Skip to content
Reading time: 3 minutes

A team of students from multiple University of Hawaiʻi campuses took first place in a rocketry competition held in Nevada in September. The UH Community Colleges’ Project Imua Mission 9 team won the extreme altitude hybrid motor competition with the launch of their 12-foot, eight-inch hybrid rocket, named “Apophis” after the Egyptian god of chaos.

People standing in front of a rocket
Project Imua team in Nevada, front right Nikki Arakawa (Photo credit: Tahoma Photography)

Students from Windward Community College originally designed and built this rocket for the Spaceport America Cup’s competition sponsored by the Experimental Sounding Rocket Association that was to be held during the summer in New Mexico, but was canceled due to the COVID-19 pandemic. Honolulu Community College students designed an atmospheric sensing payload to be carried aboard Apophis.

The rocket and payload were finally launched in September 2021 in Black Rock, Nevada as part of the Association of Experimental Rocketry of the Pacific (AERO-PAC)’s competition. The Project Imua team won the altitude contest for the hybrid-motor class rockets after Apophis attained an apogee of 3,413 feet.

“I had actually never launched anything that big, so it was just so exciting to see it lift off the ground, go really high and then land as expected,” said UH Mānoa College of Engineering student Nikki Arakawa.

Windward CC rocketry team members Arakawa and Quinn O’Malley also each placed second in the Extreme Altitude Contest for the solid rockets (in different classes) that each built and launched at the AERO-PAC competition.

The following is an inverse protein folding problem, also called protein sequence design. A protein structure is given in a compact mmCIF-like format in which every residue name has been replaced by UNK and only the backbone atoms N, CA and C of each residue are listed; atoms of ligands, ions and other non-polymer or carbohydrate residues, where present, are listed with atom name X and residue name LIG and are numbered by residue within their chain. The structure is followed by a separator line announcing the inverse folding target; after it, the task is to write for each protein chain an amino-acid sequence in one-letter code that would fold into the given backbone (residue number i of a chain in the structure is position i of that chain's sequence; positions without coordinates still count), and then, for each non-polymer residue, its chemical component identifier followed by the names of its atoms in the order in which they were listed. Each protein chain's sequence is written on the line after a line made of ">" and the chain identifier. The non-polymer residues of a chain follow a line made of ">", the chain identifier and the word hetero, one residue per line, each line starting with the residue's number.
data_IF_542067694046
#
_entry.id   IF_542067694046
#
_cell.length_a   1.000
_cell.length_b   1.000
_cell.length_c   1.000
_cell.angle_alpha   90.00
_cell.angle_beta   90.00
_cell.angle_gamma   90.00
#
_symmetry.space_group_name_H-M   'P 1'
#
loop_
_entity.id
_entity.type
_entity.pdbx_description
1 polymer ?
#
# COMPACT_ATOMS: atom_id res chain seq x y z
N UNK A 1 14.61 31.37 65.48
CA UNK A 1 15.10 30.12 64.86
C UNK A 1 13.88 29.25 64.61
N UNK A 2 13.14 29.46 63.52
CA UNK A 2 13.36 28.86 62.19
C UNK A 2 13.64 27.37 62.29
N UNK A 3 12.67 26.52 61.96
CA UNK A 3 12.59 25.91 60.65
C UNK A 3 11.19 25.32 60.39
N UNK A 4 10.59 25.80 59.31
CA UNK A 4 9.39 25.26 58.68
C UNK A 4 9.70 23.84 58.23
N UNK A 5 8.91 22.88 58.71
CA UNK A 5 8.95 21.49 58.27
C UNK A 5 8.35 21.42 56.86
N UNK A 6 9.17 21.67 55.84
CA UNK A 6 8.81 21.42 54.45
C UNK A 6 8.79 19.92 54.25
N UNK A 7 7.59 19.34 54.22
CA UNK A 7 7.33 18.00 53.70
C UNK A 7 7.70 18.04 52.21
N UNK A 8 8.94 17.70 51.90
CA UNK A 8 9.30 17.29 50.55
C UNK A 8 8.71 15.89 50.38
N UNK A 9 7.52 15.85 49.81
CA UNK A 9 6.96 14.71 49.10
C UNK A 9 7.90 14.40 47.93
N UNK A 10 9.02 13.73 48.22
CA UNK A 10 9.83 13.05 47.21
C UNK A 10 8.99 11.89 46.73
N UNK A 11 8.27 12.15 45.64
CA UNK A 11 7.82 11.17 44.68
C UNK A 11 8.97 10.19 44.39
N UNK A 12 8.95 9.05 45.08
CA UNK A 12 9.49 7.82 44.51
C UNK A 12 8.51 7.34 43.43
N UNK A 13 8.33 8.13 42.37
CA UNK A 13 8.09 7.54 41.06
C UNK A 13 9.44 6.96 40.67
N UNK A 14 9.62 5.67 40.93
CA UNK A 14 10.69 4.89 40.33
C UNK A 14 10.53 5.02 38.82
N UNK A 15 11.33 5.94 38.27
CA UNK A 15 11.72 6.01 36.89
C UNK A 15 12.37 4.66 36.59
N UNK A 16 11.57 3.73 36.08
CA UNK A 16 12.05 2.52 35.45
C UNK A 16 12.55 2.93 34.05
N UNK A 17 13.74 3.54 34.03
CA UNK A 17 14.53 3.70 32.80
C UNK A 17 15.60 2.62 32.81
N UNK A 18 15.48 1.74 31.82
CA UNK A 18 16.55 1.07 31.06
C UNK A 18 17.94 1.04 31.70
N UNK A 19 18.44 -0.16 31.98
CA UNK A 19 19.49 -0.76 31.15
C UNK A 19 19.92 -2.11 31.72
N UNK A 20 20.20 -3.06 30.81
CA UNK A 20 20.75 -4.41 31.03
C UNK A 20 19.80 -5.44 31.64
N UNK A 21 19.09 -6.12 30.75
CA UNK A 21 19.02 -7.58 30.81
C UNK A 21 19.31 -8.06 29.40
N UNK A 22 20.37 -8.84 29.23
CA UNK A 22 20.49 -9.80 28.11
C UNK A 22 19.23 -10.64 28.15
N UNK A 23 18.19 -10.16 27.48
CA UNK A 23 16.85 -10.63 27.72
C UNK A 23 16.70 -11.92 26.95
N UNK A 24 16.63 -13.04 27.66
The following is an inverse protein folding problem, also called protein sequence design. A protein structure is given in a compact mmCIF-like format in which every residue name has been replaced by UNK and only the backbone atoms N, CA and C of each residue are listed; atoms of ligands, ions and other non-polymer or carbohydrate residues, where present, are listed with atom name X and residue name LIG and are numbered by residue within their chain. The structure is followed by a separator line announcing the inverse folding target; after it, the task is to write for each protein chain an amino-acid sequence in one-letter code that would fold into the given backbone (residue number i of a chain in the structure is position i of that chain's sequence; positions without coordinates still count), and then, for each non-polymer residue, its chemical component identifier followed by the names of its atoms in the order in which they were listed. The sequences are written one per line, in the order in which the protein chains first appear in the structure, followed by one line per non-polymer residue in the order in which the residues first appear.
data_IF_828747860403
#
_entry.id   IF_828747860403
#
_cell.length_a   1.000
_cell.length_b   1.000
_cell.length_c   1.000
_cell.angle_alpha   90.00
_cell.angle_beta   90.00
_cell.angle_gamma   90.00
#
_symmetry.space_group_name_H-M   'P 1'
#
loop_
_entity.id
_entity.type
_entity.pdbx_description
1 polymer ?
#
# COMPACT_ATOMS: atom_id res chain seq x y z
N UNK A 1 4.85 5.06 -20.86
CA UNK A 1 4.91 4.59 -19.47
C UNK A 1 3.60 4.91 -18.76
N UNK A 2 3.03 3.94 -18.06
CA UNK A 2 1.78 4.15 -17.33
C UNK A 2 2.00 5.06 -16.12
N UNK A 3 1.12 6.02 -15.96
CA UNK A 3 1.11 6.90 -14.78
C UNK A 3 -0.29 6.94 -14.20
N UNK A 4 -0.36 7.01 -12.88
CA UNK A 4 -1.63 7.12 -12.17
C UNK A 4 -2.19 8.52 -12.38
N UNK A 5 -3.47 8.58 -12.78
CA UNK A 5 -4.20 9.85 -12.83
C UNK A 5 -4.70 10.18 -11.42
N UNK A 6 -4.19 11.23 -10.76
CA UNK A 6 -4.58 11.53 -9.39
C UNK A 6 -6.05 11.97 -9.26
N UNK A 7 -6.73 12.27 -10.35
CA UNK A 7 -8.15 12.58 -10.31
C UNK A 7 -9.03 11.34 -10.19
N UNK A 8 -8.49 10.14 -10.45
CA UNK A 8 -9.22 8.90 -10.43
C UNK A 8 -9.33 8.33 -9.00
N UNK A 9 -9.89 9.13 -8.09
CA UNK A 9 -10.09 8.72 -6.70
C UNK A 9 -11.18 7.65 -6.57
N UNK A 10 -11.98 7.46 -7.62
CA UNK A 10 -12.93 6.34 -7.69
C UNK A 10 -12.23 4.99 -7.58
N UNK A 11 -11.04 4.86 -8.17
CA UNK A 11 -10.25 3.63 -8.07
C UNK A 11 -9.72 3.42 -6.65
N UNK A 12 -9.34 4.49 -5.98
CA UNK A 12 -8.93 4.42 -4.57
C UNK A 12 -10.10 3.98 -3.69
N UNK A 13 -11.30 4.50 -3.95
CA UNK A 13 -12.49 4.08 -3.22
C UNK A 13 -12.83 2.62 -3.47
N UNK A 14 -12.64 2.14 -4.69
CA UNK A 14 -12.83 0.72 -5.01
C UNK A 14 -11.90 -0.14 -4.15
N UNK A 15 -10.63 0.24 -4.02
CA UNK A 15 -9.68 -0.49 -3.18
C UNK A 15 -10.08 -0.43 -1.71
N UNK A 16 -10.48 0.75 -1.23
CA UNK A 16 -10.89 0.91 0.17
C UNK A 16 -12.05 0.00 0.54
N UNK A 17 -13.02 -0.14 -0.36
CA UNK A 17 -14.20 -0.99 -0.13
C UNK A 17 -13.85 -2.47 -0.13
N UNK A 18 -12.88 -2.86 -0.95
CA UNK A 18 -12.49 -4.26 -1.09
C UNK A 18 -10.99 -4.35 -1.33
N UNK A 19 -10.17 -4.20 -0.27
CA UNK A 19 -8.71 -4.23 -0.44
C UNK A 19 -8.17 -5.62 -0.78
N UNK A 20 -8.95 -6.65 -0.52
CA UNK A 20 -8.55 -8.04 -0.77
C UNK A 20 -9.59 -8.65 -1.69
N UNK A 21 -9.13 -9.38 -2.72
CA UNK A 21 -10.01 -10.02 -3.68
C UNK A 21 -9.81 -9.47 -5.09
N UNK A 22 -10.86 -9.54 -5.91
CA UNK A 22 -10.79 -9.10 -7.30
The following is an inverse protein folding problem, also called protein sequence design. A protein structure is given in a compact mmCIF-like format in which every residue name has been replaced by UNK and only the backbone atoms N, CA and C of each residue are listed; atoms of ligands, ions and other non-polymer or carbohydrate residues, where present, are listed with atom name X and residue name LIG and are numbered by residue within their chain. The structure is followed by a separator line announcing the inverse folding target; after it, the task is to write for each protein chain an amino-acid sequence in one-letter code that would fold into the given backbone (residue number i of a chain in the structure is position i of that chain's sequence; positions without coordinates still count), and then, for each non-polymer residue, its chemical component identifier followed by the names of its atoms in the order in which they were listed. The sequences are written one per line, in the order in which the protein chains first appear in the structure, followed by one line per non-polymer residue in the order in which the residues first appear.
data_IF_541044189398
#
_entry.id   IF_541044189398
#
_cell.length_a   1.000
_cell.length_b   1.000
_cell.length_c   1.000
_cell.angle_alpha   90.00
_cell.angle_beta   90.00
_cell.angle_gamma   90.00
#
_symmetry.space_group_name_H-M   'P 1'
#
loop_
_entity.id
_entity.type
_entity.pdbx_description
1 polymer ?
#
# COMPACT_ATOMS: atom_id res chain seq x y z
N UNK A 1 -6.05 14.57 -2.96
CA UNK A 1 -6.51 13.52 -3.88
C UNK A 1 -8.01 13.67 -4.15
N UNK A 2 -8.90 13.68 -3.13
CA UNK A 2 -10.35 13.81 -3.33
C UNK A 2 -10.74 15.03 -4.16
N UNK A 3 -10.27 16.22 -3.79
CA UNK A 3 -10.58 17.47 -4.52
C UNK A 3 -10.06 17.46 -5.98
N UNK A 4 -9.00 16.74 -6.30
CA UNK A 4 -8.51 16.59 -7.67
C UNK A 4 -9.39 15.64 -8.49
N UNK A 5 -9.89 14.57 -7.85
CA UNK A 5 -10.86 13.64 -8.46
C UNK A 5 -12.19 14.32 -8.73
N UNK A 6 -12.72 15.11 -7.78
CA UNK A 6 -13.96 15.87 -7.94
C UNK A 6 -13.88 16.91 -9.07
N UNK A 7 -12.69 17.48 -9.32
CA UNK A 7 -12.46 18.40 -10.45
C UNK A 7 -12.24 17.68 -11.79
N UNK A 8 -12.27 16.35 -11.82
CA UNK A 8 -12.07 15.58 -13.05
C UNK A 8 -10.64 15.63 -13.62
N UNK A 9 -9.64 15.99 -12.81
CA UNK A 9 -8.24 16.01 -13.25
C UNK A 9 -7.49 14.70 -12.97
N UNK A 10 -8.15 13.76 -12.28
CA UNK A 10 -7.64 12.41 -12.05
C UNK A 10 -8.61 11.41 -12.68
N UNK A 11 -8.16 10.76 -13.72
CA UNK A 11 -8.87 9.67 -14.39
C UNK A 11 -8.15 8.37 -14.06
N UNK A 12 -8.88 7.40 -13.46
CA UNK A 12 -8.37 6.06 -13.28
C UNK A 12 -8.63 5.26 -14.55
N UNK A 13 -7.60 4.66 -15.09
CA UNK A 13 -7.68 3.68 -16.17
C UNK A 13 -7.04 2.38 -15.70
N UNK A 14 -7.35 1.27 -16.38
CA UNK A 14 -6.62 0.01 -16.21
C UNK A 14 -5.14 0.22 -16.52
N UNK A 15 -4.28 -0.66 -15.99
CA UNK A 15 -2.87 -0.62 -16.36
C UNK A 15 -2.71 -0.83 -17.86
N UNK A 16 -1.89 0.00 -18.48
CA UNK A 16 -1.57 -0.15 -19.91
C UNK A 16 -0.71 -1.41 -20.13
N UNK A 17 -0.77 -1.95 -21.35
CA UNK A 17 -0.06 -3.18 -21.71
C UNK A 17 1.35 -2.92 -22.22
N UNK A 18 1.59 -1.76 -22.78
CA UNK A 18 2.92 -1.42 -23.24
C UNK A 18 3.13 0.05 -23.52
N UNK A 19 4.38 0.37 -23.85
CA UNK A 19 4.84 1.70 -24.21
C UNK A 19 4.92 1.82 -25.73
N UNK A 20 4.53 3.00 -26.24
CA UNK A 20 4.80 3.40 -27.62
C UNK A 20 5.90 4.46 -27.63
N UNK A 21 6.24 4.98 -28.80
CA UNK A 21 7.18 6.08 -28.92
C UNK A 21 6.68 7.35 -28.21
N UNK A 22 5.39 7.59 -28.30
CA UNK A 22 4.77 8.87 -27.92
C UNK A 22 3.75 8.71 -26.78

Windward CC graduate and UH Mānoa physics student Jared Estrada has been involved with Project Imua since 2019 and served as project lead for the Mission 9 rocket.

“People should know that it is a great opportunity to get hands-on experience in rocketry,” Estrada said. “It is an amazing opportunity and the team is very passionate and dedicated with what they do.”

The Project Imua team composed of 17 students and six mentors worked on the project for two years, due to pandemic related delays and cancellations.

Two people in a room with a rocket
Jared Estrada with mentor Jacob Hudson
Woman working on electronics
D‘Elle Martin works on the payload at Honolulu CC.

“Our students learn firsthand that rocket science is more than high tech and engineering,” said Project Imua Manager and Windward CC Professor Joe Ciotti. “‘To boldly go’ demands unwavering commitment, resilience and teamwork. The lessons learned on this mission will launch them on exciting careers.”

The two campuses are currently collaborating on Project Imua Mission 10 to develop a scientific payload that will be launched into sub-orbital flight this summer from NASA’s Wallops Flight Facility in Virginia. This will be Project Imua’s fourth payload launched into outer space. Mission 10 is funded by the Hawaiʻi Space Grant Consortium.

“We would really appreciate having more hands in our lab,” Arakawa said. “If anybody is willing to join, contact us because we really are looking to spread pretty much the joys of rocketry.”

By Kelli Abe Trifonovitch

Read more about Project Imua on UH News.

Back To Top